Corneal collagen cross-linking with riboflavin and UVA light (CXL) is the only method designed to arrest the progression of keratoconus. In recent years, it is a preferred method for targeting the stromal instability. It is popular treatment worldwide and is offered at various centers offering this option. The single most important outcome with CXL is the expected reduction in the need for donor keratoplasty. Our own study and several other studies have reported results up to 12 months after performing CXL. The studies with long-term data have been performed with the corneal epithelium scraped off and thus, this discussion is restricted to studies performed with the epithelium-off method.
In an uncontrolled retrospective study, Raiskup-Wolf et al. showed that the flattening process continues over a period of years: They followed a large cohort of patients (480 eyes of 272 patients) for up to 6 years and reported arrested keratoconus progression and significant improvements in visual acuity. The long-term stabilization of keratoconic corneas without significant side-effects has also been demonstrated in 44 eyes for up to 48 months after CXL, also accompanied by a reduction in the mean K value by 2 diopters and gradually increasing improvements in uncorrected visual acuity (UCVA) and best corrected visual acuity (BCVA) during the observation period. The statistical significance of these values was maintained after 36 and 48 months of follow up. In the Melbourne study, which was conducted in 49 patients, statistically significant differences were observed between control and treatment groups in terms of BCVA and K values for up to 12 months after CXL. More recently, another group has published an RCT reporting on one-year results after CXL for the treatment of keratoconus and corneal ectasia.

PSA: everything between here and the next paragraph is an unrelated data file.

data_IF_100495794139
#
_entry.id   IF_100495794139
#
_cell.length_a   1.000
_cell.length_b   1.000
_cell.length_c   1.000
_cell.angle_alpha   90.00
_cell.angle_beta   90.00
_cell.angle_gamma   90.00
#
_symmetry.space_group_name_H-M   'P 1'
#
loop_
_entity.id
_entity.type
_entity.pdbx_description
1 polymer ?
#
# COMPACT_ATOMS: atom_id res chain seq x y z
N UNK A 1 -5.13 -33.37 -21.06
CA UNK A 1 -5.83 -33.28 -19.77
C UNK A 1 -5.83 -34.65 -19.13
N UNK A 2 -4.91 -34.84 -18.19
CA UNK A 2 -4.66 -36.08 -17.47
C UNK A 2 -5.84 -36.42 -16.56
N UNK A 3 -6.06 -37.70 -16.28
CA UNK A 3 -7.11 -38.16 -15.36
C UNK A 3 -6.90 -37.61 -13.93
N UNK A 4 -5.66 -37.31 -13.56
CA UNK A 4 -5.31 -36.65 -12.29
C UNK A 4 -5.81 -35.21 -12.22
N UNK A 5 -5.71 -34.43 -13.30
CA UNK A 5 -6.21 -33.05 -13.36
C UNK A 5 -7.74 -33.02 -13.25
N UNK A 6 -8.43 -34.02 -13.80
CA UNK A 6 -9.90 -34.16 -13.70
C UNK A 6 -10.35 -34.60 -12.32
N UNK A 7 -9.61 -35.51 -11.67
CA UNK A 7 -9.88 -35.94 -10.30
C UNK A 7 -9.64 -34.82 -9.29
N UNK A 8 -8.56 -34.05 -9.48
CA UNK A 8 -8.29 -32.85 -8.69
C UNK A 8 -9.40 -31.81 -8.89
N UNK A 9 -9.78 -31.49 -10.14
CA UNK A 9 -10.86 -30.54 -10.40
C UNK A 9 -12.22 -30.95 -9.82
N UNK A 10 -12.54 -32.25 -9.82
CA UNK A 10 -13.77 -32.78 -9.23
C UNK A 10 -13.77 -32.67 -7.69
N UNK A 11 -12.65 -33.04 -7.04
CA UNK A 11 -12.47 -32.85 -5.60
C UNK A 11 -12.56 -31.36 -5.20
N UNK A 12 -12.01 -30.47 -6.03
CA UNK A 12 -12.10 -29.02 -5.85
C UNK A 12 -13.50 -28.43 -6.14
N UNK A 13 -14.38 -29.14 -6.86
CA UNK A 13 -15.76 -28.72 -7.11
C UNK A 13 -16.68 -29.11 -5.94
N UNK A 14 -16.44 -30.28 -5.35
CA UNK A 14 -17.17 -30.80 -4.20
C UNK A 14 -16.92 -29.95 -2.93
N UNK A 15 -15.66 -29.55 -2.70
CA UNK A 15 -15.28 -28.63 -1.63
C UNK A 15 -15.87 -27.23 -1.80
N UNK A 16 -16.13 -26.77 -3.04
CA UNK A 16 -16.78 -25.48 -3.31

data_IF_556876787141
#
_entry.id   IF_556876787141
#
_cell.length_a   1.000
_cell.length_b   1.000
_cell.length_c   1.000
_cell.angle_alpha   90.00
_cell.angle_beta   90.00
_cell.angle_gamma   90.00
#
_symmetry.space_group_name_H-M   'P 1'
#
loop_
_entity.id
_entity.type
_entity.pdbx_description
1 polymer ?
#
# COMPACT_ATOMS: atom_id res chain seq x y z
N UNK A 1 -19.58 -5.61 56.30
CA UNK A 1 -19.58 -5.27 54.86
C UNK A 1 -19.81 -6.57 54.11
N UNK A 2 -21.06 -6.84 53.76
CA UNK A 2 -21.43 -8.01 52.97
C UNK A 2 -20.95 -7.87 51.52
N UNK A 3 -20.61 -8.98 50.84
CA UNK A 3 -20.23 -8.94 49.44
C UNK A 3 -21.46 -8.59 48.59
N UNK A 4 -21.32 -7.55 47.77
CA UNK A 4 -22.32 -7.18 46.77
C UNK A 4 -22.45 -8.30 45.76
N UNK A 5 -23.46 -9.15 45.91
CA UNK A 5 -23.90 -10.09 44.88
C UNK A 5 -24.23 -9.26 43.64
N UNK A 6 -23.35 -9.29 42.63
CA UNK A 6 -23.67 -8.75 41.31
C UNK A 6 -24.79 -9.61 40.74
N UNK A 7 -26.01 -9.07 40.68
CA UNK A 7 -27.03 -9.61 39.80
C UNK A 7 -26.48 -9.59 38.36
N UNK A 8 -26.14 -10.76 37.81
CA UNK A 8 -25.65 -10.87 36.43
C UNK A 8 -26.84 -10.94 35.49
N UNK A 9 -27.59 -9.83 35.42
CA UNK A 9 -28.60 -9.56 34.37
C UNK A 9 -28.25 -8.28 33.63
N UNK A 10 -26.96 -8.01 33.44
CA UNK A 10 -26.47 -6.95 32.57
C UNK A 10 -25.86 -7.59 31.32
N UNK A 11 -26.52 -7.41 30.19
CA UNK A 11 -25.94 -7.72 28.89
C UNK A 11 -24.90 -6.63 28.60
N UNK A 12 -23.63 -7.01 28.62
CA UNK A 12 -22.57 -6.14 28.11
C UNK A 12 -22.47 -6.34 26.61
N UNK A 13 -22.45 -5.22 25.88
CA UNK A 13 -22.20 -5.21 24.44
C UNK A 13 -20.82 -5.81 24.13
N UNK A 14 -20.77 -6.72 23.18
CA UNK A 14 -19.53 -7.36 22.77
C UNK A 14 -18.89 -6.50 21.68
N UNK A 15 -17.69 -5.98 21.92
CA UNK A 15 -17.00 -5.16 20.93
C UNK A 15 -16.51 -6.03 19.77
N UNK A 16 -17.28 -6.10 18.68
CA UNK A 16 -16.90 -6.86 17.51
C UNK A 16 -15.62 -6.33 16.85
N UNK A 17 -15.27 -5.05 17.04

The procedure is reported to be safe and without any severe complications. Infectious keratitis and corneal melt have been reported. However, it is likely that the contact with the microbial agents causing infection or melt can occur during the epithelial healing phase and may not be directly attributable to the procedure itself.
In the light of currently available data, we can thus say that CXL is a safe procedure that is successful in arresting keratoconus. It is advisable to perform this procedure in patients with progressive keratoconus. Younger patients tend to have a more aggressive course, and thus should be offered this procedure too. It should no longer be considered as an elective procedure.